Brewster Bevis, AIF senior vice president of state and federal affairs | Florida Politics
TALLAHASSEE — Business utility companies and business advocacy groups in Florida are applauding the Florida Supreme Court's recent decision to remove a proposed amendment from the state's 2020 ballot that would allow residents to choose their own electricity provider.
The Florida Supreme Court unanimously rejected the Citizens for Energy Choice's “Right to Competitive Energy Market for Customers of Investor-Owned Utilities; Allowing Energy Choice” ballot proposal that called for deregulation of the state's wholesale and retail electricity market to allow for competing providers.
The Associated Industries of Florida (AIF), which is among the advocacy groups representing businesses who lobbied in opposition of the proposal, says the decision is a win for Florida businesses and Floridians.
"We are very, very pleased with the Supreme Court's decision on this," AIF's senior vice president of state and federal affairs Brewster Bevis recently told the Florida Record. "We were very opposed to the deregulation of utilities in our state. Florida, we think, is one of the leading states in the nation when it comes to low energy prices."
He said Florida businesses, homeowners and citizens want a safe, reliable and cheap electrical system, that when you flip the light switch on, they come on and their power bill is low.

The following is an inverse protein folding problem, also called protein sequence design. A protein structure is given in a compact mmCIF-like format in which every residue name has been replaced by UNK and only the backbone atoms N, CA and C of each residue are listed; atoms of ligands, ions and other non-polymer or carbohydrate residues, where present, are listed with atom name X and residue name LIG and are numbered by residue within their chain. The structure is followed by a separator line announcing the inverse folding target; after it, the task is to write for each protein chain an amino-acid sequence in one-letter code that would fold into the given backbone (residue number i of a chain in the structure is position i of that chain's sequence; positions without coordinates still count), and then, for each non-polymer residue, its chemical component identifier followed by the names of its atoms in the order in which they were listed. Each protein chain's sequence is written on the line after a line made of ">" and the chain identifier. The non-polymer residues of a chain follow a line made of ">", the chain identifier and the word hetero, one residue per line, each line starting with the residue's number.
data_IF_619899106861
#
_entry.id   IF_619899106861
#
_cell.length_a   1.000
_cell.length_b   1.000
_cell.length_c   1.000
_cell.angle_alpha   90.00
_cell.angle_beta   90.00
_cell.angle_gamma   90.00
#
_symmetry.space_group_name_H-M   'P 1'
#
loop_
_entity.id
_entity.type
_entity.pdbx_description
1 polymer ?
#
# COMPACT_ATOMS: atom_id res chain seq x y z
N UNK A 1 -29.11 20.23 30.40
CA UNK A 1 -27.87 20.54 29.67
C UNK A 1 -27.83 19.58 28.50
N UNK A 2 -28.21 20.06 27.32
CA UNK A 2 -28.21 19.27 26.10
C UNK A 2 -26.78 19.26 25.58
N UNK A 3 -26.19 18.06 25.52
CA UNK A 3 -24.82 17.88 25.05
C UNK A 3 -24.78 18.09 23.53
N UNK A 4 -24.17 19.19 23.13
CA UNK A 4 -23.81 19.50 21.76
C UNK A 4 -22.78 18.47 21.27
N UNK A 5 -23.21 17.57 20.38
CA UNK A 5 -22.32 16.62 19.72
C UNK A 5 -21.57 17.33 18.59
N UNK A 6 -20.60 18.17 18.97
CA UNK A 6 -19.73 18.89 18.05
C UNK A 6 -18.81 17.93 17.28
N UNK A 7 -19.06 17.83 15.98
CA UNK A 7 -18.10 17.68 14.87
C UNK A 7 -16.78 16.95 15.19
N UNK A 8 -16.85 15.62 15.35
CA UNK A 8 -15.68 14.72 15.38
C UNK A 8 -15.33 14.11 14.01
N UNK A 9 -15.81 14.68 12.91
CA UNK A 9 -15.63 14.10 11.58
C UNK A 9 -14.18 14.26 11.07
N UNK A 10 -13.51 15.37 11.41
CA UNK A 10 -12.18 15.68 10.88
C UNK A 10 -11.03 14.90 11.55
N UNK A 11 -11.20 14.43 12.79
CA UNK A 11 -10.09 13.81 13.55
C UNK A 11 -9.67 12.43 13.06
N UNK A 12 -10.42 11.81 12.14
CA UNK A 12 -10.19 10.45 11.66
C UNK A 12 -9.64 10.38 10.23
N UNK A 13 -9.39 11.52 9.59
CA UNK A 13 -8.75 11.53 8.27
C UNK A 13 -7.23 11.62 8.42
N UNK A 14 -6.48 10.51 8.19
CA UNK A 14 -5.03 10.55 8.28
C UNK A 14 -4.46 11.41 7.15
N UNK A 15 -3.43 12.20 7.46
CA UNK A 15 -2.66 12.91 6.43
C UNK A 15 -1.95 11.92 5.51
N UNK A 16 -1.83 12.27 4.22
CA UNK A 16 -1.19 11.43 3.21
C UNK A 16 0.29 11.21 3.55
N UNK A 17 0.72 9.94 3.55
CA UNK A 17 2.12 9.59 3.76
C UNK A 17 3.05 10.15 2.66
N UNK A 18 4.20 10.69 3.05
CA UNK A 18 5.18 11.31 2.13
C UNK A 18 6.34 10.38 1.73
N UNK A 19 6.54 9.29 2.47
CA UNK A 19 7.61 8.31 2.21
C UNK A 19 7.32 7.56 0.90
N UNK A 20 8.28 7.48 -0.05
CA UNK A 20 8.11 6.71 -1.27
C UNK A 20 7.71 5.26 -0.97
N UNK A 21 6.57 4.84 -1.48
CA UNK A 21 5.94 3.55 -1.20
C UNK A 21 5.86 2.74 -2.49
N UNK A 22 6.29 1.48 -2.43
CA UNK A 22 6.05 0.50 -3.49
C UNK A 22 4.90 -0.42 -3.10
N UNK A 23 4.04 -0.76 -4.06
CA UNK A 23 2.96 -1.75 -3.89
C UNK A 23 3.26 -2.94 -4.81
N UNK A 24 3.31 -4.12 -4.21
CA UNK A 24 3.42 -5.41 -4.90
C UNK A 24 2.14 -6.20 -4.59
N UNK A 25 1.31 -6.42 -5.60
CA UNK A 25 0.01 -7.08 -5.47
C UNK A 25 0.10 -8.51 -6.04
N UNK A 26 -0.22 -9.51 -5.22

"Our position was look, deregulating that simply would create a wild, wild west scenario in our state," he said. "Everyone down here likes their power providers. No one is outraged and there are not all these complaints flying in about power."
Bevis said another main concern about the proposal is its effect on jobs in the state.
"You have these investor-owned utilities who employ tens of thousands of workers down here which would essentially be put out of business," Bevis said. "Under this proposal they would have been allowed to maintain lines and things like that but would not be allowed to produce power."
Bevis said the proposal when drafted on paper was about as "clear as mud" and left the door open for many questions.
"Okay, you do away with your huge utility providers," Bevis said. "Who's coming in and taking their place? If Florida Power and Light can now not operate their nuclear plant down in Turkey Point, what are we doing with it? Is it going to be thrown up for a fire sale?"
He said it would create mayhem if one store had a provider and another store across the street had another provider.